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About franklinman

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  1. The article seems to take every opportunity to diminish the car's condition with words like "rust bucket", "wrecked", "Poor Condition", etc. Certainly it is not "mint", but I would hardly call it a "rust bucket". I would find the car very interesting to see it given a sympathetic cleaning/servicing and put back on the road as is.
  2. Some years back there was one in the Carlisle, PA area and I believe the owner's name was also Gardner.
  3. I've been playing with the early 4-cyl Dodge Brothers cars, on and off, for over 40 years. They are great cars and, for their age, still enjoy a reasonably good availability for parts, which makes them a fairly attractive earlier car to keep on the road as well. With that said, they are not high value cars. It sounds like your decision on which car to choose, is going to be determined by which one will be the most valuable and/or easier to sell. A running drivable car is ALWAYS easier to sell. Since you state that you and your husband have little knowledge or experience with these cars, I would definitely suggest that you choose the 1917, if it is in running condition. To some DB enthusiasts the '25 may be more attractive than the earlier model, but unless that car is very close to being completed and would require very little investment of time and/or funds, it does not seem to be the way for you to go. Costs of restoration being what they are today, and going up all the time, restoration of relatively low valued cars like the DB's are not an economic winner. Those of us that do them do it because we love the cars. In your case, it just wouldn't make sense. Another suggestion, depending on your relationship with your father, and whether you want him to know what your intentions for the car are, would be to go ahead and market the car while he is available to assist you. His knowledge and experience would be helpful in dealing with any potential buyers. Good luck.
  4. $15,000 would barely be a start towards restoring that car. Unless it has a much higher value than I believe it does, I wouldn't even start on it.
  5. saw this Jewett that's been kicking around on eBay for a bit: Don't know what they are thinking with that price though!
  6. Dang Terry, I thought I was the only one that used that line. Great minds do think alike.
  7. We use LiBrandi's for virtually all of our plating work. Never been disappointed!
  8. More like Peerless, I would say about 1912-13.
  9. First two appear to be early 20's Cadillac.
  10. This! Vacume tanks are quite simple to repair/restore, and once done properly they are practically bullet proof. I have run 10's of thousands of miles on vacume tanks with no issues. The biggest problems are dirty fuel tanks/lines and/or leaks in lines or gasketing... either are simple to diagnose and fix.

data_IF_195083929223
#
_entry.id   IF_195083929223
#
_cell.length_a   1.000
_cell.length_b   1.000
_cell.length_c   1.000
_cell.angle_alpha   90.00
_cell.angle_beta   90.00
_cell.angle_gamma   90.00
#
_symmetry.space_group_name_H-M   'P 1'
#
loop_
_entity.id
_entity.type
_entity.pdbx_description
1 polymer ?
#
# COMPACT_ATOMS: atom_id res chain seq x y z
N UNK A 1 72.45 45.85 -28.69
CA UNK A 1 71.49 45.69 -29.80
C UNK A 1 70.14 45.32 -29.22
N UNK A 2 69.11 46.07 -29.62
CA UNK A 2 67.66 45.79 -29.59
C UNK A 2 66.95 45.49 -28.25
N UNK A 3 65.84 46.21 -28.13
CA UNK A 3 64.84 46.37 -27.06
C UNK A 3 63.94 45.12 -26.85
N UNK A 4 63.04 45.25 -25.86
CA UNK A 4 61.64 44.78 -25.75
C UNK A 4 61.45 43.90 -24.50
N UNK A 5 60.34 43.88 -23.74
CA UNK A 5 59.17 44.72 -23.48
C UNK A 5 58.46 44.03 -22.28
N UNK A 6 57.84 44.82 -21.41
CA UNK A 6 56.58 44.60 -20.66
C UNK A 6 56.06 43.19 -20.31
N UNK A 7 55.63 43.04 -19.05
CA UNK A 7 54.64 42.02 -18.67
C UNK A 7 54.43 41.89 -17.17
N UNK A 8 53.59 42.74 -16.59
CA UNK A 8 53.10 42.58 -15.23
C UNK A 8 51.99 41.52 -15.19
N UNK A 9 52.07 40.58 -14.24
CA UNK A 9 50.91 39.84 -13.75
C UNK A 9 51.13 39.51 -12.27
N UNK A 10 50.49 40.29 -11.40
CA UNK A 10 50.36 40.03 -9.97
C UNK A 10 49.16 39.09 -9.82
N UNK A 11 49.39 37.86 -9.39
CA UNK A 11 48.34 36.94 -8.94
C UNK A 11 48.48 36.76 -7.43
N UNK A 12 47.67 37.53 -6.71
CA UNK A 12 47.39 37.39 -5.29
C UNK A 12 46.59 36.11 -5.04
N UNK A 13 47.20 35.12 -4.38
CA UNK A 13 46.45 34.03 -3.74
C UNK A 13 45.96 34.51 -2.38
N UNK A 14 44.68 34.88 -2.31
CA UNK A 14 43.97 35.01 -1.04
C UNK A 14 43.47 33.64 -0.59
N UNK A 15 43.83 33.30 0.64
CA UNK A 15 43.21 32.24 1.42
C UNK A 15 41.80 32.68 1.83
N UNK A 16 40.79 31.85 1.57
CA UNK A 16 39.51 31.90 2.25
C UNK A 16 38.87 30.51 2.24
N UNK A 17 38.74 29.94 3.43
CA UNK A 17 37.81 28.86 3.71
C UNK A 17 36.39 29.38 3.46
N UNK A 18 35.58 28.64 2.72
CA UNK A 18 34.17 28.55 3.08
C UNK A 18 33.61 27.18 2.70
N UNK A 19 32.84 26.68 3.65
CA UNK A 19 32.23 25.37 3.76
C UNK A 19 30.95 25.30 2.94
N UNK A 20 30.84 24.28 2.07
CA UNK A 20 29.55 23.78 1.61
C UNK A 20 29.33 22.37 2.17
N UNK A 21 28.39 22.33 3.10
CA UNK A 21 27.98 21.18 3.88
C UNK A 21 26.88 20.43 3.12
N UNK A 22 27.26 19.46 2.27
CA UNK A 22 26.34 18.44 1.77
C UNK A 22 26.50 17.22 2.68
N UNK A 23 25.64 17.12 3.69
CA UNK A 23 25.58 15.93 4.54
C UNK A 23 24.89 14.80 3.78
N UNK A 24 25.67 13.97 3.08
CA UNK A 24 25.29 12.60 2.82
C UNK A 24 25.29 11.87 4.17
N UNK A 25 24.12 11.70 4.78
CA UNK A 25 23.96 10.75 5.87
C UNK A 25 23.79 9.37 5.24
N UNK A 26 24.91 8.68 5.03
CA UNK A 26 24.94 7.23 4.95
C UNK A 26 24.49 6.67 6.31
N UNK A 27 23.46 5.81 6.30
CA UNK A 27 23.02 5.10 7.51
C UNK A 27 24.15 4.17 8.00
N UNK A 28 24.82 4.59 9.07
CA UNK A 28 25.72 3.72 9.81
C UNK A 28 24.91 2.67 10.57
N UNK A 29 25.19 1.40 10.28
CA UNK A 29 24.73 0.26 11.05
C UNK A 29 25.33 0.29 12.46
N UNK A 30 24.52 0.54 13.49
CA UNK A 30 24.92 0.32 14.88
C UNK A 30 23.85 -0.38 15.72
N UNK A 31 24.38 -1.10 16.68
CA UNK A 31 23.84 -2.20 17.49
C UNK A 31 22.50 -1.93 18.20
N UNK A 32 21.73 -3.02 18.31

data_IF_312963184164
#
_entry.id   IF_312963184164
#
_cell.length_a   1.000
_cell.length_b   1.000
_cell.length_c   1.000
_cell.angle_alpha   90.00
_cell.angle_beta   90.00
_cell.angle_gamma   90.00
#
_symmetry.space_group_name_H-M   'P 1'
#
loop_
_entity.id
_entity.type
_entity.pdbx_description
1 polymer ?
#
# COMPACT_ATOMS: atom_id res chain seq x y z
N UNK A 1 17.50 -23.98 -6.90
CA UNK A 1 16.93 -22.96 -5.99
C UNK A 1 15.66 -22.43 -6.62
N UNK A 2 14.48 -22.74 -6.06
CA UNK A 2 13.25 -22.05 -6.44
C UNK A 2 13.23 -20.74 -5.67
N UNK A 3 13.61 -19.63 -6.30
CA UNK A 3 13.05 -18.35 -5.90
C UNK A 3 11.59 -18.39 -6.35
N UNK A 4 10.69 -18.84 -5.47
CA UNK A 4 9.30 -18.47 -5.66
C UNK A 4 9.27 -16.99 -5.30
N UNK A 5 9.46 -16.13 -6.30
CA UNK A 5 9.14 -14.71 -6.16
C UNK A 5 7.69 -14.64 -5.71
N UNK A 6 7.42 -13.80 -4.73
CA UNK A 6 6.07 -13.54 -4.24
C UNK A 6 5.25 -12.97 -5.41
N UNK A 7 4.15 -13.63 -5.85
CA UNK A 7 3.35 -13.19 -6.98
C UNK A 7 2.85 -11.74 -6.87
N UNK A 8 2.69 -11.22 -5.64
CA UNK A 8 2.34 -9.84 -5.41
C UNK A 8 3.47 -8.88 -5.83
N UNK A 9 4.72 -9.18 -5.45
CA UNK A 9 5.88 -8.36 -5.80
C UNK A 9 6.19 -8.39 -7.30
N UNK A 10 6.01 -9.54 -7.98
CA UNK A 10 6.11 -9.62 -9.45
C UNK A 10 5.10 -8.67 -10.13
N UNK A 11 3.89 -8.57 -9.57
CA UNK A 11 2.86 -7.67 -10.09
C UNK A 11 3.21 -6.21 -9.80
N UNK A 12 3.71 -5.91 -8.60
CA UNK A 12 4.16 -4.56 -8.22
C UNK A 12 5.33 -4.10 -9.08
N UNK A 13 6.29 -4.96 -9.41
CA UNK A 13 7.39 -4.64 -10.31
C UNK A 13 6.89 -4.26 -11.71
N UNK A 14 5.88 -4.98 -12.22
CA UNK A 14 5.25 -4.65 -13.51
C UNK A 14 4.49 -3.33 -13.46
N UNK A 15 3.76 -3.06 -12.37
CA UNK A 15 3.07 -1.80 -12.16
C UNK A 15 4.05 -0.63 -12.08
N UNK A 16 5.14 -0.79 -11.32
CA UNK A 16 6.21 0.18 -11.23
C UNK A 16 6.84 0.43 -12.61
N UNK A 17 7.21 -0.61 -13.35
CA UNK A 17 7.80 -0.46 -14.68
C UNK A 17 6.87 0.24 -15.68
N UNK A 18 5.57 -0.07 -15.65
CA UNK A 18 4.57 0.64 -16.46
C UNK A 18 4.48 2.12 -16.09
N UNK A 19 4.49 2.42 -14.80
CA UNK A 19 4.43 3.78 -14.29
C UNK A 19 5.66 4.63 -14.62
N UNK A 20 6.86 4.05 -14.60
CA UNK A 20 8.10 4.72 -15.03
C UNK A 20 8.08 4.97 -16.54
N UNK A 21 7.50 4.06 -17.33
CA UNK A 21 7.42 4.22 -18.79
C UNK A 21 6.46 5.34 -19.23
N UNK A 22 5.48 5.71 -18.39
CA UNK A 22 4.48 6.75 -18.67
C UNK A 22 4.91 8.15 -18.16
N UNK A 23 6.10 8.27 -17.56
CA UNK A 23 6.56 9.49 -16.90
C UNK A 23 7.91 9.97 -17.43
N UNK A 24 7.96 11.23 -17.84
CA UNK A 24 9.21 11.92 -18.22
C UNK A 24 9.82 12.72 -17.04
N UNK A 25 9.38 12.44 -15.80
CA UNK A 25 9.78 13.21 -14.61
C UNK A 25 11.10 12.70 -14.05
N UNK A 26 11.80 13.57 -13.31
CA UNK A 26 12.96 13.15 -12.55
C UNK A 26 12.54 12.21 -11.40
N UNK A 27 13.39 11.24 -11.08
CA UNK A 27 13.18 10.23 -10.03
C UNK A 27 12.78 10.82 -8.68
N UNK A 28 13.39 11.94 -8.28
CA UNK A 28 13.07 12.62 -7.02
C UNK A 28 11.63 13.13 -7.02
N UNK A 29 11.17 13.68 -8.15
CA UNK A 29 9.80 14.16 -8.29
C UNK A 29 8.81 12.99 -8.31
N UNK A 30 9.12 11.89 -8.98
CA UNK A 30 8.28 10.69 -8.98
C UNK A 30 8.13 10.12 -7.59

11. Just a bit of information for what it may be worth. This may not be applicable for all insurance carriers BUT (and it's a big BUT) some policies forbid the use of antique cars involving any type of compensation. That could extend to any type of "gifts" as well as money. I was involved in the repair of a car that was damaged while participating in a wedding and the insurance company tried to contend that the fact that the owner of the car received a meal (at the wedding reception) met their definition of "compensation", therefore absolving them of any responsibility to pay for the repairs. I don't know what the eventual outcome was with regards to the insurance payout may have been. We were paid directly by the owner of the car. The point I am making is that in today's litigious society, the risks inherent in participating in such events are significantly higher than they used to be. Years back I participated in many weddings, parades, and other events with our antique cars. The liability today simply far outweighs the benefits. It's sad but true.
  12. You could always buy a new piece and patina it. It's not that hard to do. Also consider that you will very likely destroy the original patina when you have to heat it to bend the corners anyway.
  13. Up until a few years back our local NAPA stores were all owned by a local family business. They had experienced counter people (yes, some were female!) and store managers and very little turnover in their staff. We did a lot of business with them. Then the stores were sold to a large company that owns, I've heard, several hundred NAPA stores based somewhere out of Georgia. Since then most of the old staff has left and their replacements are worthless and totally non-professional. Recent example; normally I get our masking tape from our auto body supplier, but I was too late to catch their afternoon delivery truck so I ran down the 4 miles to NAPA and went in and asked for a couple of rolls of 3/4" masking tape, preferably the green 3M, which I had bought there in the past. The new "kid" behind the counter went back and came out with a roll of duct tape! I explained that I wanted masking tape not duct tape and in the 3/4" wide size. He said that that's the only kind of tape they sell. I knew better and also knew where the masking tape was stored in the back room. I told him this and asked him to go back and get me a couple of rolls. He refused to even go look. I just shook my head and left, and drove the 15 miles down to our PPG auto body supplier and got what I needed. A week or so later I stopped in and told the new manager that he really needed to train his counter guys a bit better and told him of my experience. His response was while he was sorry, I shouldn't expect the counter guys to know everything they sell??? Needless to say, I rarely do much business with those folks anymore.